I’m sorry if I was being rude. I’ve just realized that, though I thought it was a good idea when I made the thread, these sorts of conversations are just too stressful for me, so I’m unsubscribing. What I should have said was "If anyone wants to linger and rail against Biblical Criticism or defend Biblical Criticism, I’m probably not going to be reading. " I think DCNBILL’s book is something I want to look at before I do either.


I wish you all the best Kevin. Good reading.


=Kevin12;12973901]Lately, I have been reading up on Old Testament scholarship, and most of what I have found really disturbs me


Pt 1 of 2

My dear friend in Christ;

What I see here is a crisis in faith. Here’s why.

The Bible is one book, not two. Either the entire bible is worthy of the acceptance it has gotten over a 2,000 YEAR [AD: after-Death] period of time; or none it is. 2nd. Tim. 3:16-17 “All scripture, [IS] inspired of God, [and] is profitable to teach, to reprove, to correct, to instruct in justice, That the man of God may be perfect, furnished to every good work” … **Mt. 4:4 **“ [Jesus] Who answered and said: It is written, Not in bread alone doth man live, but in every word that proceedeth from the mouth of God”

The God of the OT and the God of the NT are the same One True God. In both snapshots we see that One True God choosing One Chosen people Exo. 6:7, and Mt. 16:18-19; with just one set of Faith beliefs; Eph. 4:1-7.

Tombs “A & B” are not merely interrelated; but the OT points to the NT; and the NT contains, completes and even perfects the OT. Further the bible is a Catholic Book, another critical point not to be slighted or overlooked. It was the Early Catholics who choose the 46 OT books from the library of Hebrew text, to be included in the bible; and it was the First “fathers” of the new and budding Church that actually Authored the entire NT; both being guided by the same Holy Spirit. So who better than the one who “birthed the bible” to be further-guided, commanded Mt. 28:19-20, and enabled to rightly and exclusively translate it? Which is why; Christ precisely articulates this very point.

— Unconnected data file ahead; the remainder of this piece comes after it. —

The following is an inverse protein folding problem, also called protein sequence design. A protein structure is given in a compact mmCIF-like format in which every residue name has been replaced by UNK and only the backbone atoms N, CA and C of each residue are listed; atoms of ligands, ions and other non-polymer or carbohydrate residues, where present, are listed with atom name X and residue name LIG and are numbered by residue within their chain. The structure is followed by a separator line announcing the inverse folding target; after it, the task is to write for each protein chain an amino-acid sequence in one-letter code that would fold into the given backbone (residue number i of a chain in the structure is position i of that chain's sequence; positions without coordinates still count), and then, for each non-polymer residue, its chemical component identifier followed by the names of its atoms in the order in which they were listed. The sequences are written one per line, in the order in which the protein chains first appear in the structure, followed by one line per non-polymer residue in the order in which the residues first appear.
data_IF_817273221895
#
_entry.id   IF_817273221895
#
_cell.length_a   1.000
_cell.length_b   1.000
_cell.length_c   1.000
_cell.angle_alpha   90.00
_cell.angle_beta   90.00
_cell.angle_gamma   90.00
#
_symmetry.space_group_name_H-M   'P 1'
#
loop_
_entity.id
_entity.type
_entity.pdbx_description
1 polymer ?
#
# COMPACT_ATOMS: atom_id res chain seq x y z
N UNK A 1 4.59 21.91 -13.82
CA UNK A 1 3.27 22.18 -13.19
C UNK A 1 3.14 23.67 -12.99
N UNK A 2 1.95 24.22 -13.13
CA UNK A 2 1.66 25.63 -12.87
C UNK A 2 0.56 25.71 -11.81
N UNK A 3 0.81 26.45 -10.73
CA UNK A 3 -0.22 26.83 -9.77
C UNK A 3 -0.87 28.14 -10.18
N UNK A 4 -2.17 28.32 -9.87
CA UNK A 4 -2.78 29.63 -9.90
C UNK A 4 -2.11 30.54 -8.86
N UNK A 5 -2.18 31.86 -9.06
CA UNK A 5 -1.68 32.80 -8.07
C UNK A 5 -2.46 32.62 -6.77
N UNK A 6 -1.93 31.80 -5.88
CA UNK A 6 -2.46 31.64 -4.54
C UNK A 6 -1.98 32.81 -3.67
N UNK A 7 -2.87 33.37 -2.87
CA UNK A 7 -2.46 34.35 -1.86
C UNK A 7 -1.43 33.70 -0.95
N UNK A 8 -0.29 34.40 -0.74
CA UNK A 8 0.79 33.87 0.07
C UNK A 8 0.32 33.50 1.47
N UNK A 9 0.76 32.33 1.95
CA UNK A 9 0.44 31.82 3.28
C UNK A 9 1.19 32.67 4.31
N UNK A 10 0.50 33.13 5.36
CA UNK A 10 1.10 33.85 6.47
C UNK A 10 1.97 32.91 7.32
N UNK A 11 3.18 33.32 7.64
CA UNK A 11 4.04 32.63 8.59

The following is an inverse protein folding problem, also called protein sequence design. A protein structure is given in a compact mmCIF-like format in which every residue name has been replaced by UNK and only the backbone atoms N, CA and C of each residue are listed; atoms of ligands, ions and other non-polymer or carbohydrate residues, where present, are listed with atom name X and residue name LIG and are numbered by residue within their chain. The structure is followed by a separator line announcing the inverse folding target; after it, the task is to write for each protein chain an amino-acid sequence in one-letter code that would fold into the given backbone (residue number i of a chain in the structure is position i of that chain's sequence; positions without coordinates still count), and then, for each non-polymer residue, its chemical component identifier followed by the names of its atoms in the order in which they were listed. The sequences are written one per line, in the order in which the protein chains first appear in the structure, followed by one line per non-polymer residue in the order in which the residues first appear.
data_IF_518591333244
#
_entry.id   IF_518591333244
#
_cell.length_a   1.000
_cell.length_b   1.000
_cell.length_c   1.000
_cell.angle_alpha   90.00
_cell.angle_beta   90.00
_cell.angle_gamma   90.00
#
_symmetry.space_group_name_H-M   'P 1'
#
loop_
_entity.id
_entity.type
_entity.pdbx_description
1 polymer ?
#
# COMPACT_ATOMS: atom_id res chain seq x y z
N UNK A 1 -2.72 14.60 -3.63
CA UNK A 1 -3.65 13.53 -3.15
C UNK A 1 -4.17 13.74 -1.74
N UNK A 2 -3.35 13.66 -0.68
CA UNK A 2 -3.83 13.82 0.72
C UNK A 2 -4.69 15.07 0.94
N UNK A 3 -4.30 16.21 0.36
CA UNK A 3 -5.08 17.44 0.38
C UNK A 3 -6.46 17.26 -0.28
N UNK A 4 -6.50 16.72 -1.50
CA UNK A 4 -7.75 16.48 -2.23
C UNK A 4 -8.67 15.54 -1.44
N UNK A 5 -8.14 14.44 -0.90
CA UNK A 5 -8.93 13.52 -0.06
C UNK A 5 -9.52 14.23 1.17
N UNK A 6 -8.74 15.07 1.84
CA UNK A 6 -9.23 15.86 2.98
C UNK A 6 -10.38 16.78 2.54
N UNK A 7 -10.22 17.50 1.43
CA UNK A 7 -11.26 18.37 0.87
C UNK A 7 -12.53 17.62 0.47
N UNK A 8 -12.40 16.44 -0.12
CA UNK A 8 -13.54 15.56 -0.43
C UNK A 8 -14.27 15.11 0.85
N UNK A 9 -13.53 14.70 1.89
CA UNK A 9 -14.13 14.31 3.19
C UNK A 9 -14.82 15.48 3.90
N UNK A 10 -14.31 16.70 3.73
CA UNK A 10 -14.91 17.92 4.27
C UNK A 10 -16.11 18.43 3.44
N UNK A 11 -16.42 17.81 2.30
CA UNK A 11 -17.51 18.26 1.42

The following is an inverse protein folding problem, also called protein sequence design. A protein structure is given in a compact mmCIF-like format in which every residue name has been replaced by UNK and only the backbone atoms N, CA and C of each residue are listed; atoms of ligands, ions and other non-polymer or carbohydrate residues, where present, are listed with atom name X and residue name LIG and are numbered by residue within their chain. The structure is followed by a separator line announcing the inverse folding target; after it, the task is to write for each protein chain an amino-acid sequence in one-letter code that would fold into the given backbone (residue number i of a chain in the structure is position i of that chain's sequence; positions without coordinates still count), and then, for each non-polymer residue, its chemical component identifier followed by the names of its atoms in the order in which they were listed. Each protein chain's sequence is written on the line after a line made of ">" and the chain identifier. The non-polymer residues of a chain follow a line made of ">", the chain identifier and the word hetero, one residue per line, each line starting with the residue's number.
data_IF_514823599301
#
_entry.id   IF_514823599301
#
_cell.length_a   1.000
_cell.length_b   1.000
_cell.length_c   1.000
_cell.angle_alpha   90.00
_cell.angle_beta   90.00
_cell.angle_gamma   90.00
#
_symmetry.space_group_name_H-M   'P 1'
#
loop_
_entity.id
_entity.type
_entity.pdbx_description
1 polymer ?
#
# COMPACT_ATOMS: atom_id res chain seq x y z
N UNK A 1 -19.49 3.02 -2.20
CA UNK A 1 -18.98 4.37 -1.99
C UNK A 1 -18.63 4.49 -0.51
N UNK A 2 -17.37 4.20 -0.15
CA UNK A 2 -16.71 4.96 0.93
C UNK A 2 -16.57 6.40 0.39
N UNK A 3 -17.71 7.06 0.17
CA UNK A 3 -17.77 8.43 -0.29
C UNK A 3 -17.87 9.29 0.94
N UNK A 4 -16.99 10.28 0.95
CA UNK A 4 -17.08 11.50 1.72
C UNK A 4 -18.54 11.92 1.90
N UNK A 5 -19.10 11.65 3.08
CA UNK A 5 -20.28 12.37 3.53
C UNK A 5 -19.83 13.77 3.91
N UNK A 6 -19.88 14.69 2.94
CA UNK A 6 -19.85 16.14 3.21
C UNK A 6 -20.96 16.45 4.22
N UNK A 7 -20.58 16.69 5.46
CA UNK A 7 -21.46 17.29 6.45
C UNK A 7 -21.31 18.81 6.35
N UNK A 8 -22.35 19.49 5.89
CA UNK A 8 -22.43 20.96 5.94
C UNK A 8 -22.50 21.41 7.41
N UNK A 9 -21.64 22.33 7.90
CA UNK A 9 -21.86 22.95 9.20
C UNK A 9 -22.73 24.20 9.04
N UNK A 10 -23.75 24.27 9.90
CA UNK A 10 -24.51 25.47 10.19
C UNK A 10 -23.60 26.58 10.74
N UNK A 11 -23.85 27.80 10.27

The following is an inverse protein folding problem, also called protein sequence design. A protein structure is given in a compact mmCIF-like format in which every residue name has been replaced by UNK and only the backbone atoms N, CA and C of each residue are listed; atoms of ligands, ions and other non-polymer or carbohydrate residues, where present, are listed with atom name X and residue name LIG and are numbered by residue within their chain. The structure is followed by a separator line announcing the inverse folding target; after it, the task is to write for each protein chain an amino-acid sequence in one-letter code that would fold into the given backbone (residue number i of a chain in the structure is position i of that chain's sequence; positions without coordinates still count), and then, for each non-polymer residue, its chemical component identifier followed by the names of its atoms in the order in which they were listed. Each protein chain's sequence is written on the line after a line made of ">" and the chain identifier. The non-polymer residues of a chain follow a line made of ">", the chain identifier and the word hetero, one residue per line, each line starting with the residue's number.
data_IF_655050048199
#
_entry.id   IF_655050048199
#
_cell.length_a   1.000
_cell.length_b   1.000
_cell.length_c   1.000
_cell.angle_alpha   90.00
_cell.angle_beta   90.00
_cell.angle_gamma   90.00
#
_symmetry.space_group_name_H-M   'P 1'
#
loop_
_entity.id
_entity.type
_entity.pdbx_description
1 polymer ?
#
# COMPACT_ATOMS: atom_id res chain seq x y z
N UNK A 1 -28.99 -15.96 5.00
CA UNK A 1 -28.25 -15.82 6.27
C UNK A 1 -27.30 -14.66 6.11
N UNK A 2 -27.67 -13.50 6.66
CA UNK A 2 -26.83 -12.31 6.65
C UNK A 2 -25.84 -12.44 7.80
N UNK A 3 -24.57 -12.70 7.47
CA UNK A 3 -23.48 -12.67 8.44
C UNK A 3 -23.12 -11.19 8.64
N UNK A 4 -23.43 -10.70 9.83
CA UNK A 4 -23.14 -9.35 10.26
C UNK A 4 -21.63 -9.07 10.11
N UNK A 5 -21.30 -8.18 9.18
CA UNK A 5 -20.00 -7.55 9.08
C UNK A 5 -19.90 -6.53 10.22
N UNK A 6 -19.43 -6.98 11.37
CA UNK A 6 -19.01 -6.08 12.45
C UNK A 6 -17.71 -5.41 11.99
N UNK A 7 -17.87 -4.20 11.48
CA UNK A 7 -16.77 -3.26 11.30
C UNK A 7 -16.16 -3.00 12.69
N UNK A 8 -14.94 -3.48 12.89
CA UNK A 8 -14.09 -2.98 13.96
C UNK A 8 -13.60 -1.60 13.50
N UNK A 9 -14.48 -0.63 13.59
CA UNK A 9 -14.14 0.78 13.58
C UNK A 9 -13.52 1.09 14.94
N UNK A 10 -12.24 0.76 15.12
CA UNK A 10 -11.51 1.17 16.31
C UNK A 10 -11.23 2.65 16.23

Before proceeding to the evidence of this fact, it seems prudent to note here that the bible is neither a “history book” nor a “SCIENCE BOOK.” No, it is an accounting of the trials and tribulations of a headstrong; hard-hearted chosen- people who lived at a time a places of numerous pagan gods, and abundant-religions [not so different from the USA today]; and God’s 2,000 YEAR struggle to convert, educate, and conform them to His Divine Will.

2nd. Peter 1: 16-21 “You will do well to pay attention to this as to a lamp shining in a dark place, until the day dawns and the morning star rises in your hearts. First of all you must understand this, that no prophecy of scripture is a matter of one’s own interpretation, because no prophecy ever came by the impulse of man, but men moved by the Holy Spirit spoke from God.”

Because of the prudent limits on space here on CAF, I will limit the evidence of the above facts.

Mt. 10:1-2 & 5-6 “And having called his twelve disciples together, he gave them power over unclean spirits, to cast them out, and to heal all manner of diseases, and all manner of infirmities. And the names of the twelve apostles are these: The first, Simon who is called Peter & These twelve Jesus sent: commanding them, saying: Go ye not into the way of the Gentiles, and into the city of the Samaritans enter ye not. But go ye rather [ONLY] to the lost sheep of the house of Israel”